‘Allen v. Farrow’ Filmmakers Fire Back at Alec Baldwin
Filmmakers Kirby Dick and Amy Ziering also addressed the news that Andrew Cuomo hired Woody Allen’s longtime lawyer, Elkan Abramowitz.
Last week, 30 Rock actor Alec Baldwin spoke out in defense of Woody Allen following the HBO premiere of Allen v. Farrow, a four-part docuseries examining the allegation that the celebrated filmmaker had sexually molested his 7-year-old adopted daughter, Dylan Farrow, in the attic of their Connecticut country home on Aug. 4, 1992.
“Who needs courtrooms or rule of law when we have trial by media?” Baldwin wrote on Twitter, alongside an article about the documentary.
Baldwin’s critique was sent out to his hundreds of thousands of followers the day after the premiere, so it appears that SNL’s Trump decided to pass judgment on the entire series after only viewing its first episode. As a whole, Allen v. Farrow includes not only testimony from Dylan, Mia, and Ronan Farrow, but also interviews with neighbors, family friends, city and state officials, and a trove of never-before-seen documents—as well as audio recordings of phone calls between Woody and Mia.
Its filmmakers, Kirby Dick and Amy Ziering, were more than a little surprised by the “trial by media” allegation.
“Wow. How can he say that? He hasn’t seen the whole thing yet,” Ziering tells The Daily Beast. “I think the trial by media happened over the past three decades, Alec. Let’s see who was tried and convicted. He should a) watch the series; and b) look at the role the media played in spreading spin instead of truths, in not doing any fact-checking, in excoriating someone and convicting her [Mia Farrow] without any due diligence over three decades, and then talk to us about trial by media.”
The third episode of Allen v. Farrow, premiering this Sunday night, indeed focuses on how Allen weaponized the media against Farrow in the wake Dylan’s molestation allegation against Allen. Immediately following the news that Allen was being investigated by police, he held a press conference at The Plaza Hotel in Manhattan, where he proclaimed his love for Farrow’s college-aged daughter Soon-Yi and accused Farrow of cooking up the molestation claim out of revenge—even though Farrow had brought Dylan to a pediatrician to have her discuss the allegation, and the pediatrician independently reported it to the police.
Following the presser, Allen did cover story interviews with TIME, Newsweek, and People, and also sat down for an interview with 60 Minutes. Mia Farrow says she wanted to keep the matter private for the sake of her children and did not grant interviews at the time. Because of her stance, Allen’s narrative seemingly took hold in the media, and by extension the public consciousness, casting Farrow as a vengeful woman scorned.
“Woody’s story was so prominent in part because Mia elected not to talk to the media because she knew that if she did, it would just stir up the media even more, and it was already having such a traumatic effect on her family as it was, that she felt the best thing for her family was not to say anything,” explains Dick. “So she chose protecting her family over getting the story out.”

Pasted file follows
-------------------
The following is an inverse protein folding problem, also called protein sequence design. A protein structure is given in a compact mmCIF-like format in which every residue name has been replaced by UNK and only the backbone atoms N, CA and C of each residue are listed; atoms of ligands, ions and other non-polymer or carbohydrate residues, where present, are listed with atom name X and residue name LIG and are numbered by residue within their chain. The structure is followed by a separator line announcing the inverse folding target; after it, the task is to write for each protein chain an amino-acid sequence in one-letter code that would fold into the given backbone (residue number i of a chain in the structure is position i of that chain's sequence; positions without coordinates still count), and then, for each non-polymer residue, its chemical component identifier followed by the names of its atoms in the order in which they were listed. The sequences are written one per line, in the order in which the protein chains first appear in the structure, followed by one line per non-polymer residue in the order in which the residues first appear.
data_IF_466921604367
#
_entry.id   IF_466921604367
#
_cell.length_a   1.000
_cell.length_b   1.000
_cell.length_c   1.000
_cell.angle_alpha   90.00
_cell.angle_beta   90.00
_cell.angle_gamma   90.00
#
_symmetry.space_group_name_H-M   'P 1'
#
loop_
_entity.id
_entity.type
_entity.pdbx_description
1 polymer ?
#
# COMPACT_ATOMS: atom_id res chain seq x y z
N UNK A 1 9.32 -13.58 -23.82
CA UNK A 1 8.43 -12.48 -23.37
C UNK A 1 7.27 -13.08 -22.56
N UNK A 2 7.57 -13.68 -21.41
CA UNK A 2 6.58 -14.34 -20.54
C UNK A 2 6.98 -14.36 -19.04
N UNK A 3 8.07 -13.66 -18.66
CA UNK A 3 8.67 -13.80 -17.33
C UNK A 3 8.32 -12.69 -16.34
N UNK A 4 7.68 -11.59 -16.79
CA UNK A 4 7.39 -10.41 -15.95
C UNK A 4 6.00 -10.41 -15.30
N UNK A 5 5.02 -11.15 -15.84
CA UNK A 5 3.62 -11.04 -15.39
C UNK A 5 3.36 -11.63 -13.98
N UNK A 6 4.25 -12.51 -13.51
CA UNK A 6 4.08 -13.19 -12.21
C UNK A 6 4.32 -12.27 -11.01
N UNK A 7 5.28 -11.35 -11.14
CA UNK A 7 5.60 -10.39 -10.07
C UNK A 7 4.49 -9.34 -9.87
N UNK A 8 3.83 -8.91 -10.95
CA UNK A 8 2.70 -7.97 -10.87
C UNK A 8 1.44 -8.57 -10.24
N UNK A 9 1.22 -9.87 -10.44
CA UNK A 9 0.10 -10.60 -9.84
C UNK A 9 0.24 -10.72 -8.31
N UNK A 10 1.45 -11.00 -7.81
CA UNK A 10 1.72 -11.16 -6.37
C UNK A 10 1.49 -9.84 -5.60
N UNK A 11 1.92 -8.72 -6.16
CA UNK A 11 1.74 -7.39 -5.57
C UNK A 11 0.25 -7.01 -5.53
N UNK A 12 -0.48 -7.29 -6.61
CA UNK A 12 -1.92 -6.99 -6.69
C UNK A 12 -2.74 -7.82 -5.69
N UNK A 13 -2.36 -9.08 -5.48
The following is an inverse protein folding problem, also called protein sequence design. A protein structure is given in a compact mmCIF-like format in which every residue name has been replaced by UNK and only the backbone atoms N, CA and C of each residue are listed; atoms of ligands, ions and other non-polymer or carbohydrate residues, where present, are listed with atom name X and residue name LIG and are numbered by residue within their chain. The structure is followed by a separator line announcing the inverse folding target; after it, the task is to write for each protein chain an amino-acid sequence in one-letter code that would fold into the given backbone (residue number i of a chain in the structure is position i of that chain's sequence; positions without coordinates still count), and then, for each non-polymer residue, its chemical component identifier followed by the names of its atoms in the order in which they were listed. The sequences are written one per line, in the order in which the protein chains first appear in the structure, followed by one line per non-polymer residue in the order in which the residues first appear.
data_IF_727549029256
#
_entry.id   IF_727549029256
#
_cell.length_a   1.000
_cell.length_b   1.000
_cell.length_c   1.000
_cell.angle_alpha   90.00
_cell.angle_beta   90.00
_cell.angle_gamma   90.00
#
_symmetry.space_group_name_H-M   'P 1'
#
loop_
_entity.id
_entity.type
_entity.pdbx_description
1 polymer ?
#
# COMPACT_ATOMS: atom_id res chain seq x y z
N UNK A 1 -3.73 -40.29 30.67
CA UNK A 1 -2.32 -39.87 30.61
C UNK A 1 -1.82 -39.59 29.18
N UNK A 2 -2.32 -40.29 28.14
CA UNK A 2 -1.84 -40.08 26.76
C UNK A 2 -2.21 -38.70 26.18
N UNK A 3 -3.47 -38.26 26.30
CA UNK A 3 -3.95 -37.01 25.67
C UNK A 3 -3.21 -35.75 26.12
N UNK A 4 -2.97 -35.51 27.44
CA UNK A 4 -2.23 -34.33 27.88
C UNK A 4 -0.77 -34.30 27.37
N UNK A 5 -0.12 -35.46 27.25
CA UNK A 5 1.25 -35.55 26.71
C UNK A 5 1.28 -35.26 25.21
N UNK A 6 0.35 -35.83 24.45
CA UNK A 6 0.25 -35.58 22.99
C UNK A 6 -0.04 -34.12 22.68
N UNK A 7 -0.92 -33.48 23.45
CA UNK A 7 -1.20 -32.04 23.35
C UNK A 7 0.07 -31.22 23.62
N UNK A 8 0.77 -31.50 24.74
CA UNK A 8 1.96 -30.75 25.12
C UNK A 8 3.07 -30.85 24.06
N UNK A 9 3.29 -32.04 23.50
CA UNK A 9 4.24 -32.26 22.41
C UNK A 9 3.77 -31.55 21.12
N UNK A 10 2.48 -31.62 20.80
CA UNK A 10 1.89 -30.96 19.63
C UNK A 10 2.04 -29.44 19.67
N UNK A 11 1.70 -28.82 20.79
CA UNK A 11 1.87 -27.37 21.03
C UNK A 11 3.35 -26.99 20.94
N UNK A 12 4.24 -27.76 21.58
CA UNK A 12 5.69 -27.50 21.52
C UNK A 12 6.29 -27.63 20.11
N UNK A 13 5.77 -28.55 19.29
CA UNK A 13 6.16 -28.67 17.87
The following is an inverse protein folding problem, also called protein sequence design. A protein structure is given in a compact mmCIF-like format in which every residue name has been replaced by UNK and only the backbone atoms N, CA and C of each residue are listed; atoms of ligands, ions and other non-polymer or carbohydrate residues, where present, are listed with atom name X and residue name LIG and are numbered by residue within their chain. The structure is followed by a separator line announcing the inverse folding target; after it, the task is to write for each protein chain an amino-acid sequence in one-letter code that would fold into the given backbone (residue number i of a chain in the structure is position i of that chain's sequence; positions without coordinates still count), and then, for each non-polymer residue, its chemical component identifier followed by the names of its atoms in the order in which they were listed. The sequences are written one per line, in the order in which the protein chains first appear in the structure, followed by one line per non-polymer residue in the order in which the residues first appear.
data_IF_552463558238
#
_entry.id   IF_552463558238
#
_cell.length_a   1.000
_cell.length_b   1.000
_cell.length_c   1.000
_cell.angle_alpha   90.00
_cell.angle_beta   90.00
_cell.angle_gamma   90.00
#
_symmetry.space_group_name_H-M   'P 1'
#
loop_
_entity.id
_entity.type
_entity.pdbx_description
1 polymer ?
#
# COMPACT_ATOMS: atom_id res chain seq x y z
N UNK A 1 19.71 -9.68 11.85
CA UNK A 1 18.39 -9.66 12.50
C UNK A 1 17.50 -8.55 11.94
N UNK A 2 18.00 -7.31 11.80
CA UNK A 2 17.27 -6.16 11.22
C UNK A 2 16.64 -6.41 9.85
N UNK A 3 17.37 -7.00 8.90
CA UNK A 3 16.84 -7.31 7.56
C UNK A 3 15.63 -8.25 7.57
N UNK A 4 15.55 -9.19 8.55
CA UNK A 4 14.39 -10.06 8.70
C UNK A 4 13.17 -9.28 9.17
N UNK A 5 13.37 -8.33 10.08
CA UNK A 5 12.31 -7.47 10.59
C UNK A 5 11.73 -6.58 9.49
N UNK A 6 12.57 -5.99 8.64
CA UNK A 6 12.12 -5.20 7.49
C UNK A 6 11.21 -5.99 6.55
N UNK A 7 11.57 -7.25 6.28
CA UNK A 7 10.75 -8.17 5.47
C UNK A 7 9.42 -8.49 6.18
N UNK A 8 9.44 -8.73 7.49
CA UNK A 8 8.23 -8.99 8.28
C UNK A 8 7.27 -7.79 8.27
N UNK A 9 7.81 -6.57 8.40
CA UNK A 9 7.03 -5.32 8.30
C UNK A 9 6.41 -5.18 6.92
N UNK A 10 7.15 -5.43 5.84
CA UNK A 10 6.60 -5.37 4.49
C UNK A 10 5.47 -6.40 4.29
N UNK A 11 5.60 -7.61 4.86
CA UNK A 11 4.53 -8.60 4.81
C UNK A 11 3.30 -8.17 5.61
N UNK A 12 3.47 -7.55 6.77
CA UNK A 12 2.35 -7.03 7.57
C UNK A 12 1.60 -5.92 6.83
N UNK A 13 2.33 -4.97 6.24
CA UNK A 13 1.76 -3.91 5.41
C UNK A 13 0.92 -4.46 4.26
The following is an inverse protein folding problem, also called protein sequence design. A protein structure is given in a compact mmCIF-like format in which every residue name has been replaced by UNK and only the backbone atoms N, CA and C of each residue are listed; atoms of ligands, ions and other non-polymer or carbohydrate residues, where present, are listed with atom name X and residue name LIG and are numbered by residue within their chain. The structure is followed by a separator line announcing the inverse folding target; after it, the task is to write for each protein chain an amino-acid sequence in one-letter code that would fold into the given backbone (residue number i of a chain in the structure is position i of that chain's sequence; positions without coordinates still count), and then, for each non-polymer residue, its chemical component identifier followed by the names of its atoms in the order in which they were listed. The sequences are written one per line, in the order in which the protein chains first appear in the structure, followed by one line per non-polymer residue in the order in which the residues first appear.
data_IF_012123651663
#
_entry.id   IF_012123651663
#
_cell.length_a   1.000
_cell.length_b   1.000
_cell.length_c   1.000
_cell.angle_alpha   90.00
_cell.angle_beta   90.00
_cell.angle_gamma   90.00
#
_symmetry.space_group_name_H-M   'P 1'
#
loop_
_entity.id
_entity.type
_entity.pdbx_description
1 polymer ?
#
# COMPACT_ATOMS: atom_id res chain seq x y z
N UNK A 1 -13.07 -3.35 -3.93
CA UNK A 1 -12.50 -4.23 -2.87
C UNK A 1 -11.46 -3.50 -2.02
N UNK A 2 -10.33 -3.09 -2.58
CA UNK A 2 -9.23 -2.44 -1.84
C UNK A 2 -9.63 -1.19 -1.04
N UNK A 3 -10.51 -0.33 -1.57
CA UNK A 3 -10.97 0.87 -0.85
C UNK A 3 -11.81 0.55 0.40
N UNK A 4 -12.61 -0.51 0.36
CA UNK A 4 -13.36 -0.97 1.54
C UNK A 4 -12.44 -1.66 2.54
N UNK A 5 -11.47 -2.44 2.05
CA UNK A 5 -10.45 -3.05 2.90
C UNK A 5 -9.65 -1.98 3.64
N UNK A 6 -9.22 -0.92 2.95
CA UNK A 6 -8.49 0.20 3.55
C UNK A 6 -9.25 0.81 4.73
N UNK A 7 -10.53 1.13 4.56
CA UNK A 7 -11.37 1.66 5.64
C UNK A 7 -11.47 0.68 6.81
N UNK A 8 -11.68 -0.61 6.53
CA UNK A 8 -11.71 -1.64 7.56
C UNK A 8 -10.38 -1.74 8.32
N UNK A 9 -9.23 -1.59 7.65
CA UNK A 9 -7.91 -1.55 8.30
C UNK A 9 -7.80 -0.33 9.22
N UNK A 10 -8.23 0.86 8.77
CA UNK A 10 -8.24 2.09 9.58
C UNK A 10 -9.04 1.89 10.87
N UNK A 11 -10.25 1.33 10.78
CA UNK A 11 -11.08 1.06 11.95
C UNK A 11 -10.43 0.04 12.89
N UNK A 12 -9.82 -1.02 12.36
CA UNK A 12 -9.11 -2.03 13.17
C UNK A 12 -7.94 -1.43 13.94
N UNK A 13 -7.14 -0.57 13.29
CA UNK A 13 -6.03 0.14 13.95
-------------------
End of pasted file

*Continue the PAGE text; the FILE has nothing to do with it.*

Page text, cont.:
“I’d like to raise a pointed point back to Alec Baldwin: If you watch the series, it’s Woody Allen who went public with the story. It wasn’t Mia,” adds Ziering. “It was Woody Allen who called the first press conference. It was Woody Allen who got himself on the covers of TIME and Newsweek, and agreed to a 60 Minutes interview. This is the first time Mia has spoken at length on camera about this issue ever.”
Then again, Baldwin isn’t exactly the poster child for the #MeToo movement. Back in 2017, he briefly left Twitter after criticizing one of Harvey Weinstein’s alleged rape victims, Rose McGowan, for reaching a financial settlement with him. Baldwin also complained to Megyn Kelly that the #MeToo movement was targeting innocent men and joked that he couldn’t even tell whether touching his wife, Hilaria Baldwin—who is not Spanish—was now “inappropriate.” (There was also his infamous appearance in good friend James Toback’s documentary palling around with Roman Polanski aboard a yacht.)
Another character who enters the fray in Episode 3 of Allen v. Farrow is the filmmaker’s longtime lawyer, Elkan Abramowitz, who represented Allen at the time of the abuse allegation and subsequent child custody trial (another of his past clients: Harvey Weinstein). Just this week, Abramowitz was retained by New York Gov. Andrew Cuomo amid a probe into his alleged cover-up of COVID nursing home deaths, as well as three sexual harassment allegations against him, two from former aides.
When I mentioned the Cuomo news to Dick and Ziering, they couldn’t help but laugh.
“Oh, dear. I guess he hasn’t seen the series,” offers Ziering. “I don’t think those episodes have aired yet, so he wouldn’t know—and neither would Elkan.”
“There does seem to be a roster of usual suspects that traffic in these kinds of cases,” she adds. “They know the playbook.”
As for Baldwin, on Wednesday night he announced that he was quitting Twitter yet again, calling it a place where “all the assholes in the United States and beyond go to get their advanced degrees in assholiness.”
The Daily Beast will be running additional conversations with Kirby Dick and Amy Ziering immediately following Episodes 3 and 4 of Allen v. Farrow.